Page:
WINTER IS NOTORIOUSLY SHIT
FOR YOUR SKIN
In the same way you change your wardrobe for the oncoming season, you should update your skincare regime to accomodate cold weather
It’s almost winter.
Melbourne’s climate is notoriously dry (yet so, so wet. Go figure). It’s a rude shock coming from the humidity of Wollongong – where I cool off in summer in front of the freezer, hoping my bronzer will dry. It wasn’t until I moved to Melbourne 3 years ago that I realised that this wasn’t normal behaviour when getting ready for a night out.
The downside to not feeling sticky all the time is seriously dry skin, and as we move swiftly into winter, my skin has begun showing the hallmarks of Melbourne’s infamously shit weather. Light dehydration lines have appeared on my forehead, and my skin is starting to look dry and dull instead of healthy and glowing.
No matter how much moisturiser I slather on, it just doesn’t seem to be enough at this time of year. Over coffee with my bff, I was a little bit annoyed to see her skin looking so dewy and healthy. After asking her wtf she knew that I didn’t, she gave me the rundown on the new skincare range she’s been using.
The Canadian company, DECIEM, have a number of brands under their umbrella, alongside an interesting ethos to provide innovative products at reasonable prices. It’s a great idea, and it has been well executed across their 10-plus brands, which range from skincare to hair care, and even makeup.
The products I’ve been using are from two ranges: Hylamide and NIOD (Non Invasive Options in Dermal science). Both ranges are focused on anti-ageing, although they could be categorised (and are certainly marketed as) basic and advanced.
Their basic range, that still feels clinical and impressive (which is what you want from your skincare). Their marketing for the range fits in line with their underpinned promise to deliver results instead of empty promises.
Primarily a hyaluronic acid serum, this ‘highly active concentrate’ claims to rehydrate and improve lines & wrinkles. Incredibly, they aren’t full of it: probably my favourite of the three products, it left my skin feeling hydrated and looking fresh.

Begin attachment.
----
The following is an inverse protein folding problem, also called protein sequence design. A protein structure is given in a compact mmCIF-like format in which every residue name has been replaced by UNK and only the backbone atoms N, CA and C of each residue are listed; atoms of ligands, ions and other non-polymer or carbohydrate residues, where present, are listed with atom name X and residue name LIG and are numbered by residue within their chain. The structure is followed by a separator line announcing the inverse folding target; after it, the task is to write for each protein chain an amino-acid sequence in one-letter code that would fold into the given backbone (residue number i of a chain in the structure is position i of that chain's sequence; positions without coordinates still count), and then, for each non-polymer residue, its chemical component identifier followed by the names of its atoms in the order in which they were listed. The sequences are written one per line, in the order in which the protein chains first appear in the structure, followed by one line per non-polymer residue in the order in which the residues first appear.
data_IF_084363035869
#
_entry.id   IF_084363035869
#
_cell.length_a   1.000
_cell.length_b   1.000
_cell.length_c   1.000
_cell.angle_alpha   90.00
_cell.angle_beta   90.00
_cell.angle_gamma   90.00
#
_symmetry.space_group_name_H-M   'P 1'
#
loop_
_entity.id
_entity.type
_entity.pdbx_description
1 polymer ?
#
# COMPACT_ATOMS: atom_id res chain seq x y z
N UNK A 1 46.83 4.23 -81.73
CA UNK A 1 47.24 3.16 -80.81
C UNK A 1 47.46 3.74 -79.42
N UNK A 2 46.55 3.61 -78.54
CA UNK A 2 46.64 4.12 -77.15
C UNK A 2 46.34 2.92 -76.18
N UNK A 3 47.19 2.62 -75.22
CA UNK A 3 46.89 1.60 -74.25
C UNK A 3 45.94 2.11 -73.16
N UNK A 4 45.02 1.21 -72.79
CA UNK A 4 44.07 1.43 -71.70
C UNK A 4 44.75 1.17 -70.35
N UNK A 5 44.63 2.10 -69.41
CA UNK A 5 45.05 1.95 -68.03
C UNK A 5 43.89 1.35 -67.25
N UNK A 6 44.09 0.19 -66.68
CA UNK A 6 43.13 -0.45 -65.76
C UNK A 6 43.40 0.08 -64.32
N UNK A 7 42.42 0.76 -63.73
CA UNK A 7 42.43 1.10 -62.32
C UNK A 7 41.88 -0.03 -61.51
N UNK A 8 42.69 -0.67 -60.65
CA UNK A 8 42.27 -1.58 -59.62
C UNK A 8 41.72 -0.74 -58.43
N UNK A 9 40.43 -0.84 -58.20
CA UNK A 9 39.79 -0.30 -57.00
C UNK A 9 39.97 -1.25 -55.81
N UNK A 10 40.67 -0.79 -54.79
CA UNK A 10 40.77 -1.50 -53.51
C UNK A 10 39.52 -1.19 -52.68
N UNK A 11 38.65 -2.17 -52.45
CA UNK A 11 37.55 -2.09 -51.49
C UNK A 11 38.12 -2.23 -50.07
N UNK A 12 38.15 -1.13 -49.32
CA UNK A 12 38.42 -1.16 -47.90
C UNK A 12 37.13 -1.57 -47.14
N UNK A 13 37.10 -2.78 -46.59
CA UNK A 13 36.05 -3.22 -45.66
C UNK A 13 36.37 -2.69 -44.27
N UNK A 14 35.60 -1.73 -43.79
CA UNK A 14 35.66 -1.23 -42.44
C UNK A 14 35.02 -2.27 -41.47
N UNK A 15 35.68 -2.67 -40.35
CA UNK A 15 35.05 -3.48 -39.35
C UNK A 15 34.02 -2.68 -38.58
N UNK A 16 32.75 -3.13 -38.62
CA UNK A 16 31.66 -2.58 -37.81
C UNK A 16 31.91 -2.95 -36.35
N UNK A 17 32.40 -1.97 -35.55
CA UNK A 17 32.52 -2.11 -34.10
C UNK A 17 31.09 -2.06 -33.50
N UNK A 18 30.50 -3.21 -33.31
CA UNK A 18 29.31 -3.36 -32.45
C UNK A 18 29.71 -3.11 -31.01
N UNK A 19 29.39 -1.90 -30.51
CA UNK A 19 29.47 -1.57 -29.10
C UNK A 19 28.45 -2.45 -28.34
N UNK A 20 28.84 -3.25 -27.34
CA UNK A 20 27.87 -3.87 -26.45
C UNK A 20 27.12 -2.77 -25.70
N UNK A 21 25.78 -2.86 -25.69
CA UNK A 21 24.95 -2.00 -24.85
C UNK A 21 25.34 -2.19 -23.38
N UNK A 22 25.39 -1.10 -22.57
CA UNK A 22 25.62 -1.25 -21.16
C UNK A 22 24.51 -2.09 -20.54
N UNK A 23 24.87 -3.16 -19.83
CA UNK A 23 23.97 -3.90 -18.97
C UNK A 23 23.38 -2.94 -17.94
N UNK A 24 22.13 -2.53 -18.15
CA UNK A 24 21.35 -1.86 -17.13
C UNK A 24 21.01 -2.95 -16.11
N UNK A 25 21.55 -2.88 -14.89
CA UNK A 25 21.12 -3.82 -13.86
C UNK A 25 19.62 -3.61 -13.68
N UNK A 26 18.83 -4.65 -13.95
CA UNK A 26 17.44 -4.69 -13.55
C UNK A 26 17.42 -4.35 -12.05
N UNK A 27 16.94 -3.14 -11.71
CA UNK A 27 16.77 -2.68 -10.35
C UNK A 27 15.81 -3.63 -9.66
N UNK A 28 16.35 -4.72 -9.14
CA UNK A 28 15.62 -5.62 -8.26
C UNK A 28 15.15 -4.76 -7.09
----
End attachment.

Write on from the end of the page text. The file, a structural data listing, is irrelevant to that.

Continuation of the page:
Hyaluronic Acid is a bit of a buzz ingredient at the moment, but with good cause: low-molecular hyaluronic acid (which Hylamide apparently uses) have been shown to significantly moisturise skin and reduce the depth of wrinkles.
I don’t personally like the excessive marketing jargon employed with the NIOD range – sonic-jet-infused, nano-liquification, anyone? – as it comes across as an excuse to jack up the price and makes the supposed benefits difficult to read. But it looks impressive.
This product was an interesting one with a bit of interactive DIY chemistry to get you started. After mixing the Activator into the Copper solution, the blue serum is applied after cleansing at night.
I was surprised by how quickly this worked on live acne, although after a bit of research it makes sense: copper apparently supports the key factor in wound healing.
While the 15mL didn’t last me long enough to see if it kept my skin youthful long-term, I was impressed by its ability to heal blemishes quickly.
Sold in hugely inconvenient jars with screw top lids, this moisturiser feels more like a makeup primer than a cutting-edge hydrator. Closer inspection at the ingredients and the first and third are both silicone’s – the primary ingredient in a primer.
Although it’s supposed to ‘seal’ your skin to keep in moisture, all I feel is slippery, but not hydrated. The texture put me off trying this often enough to know whether it actually worked long-term.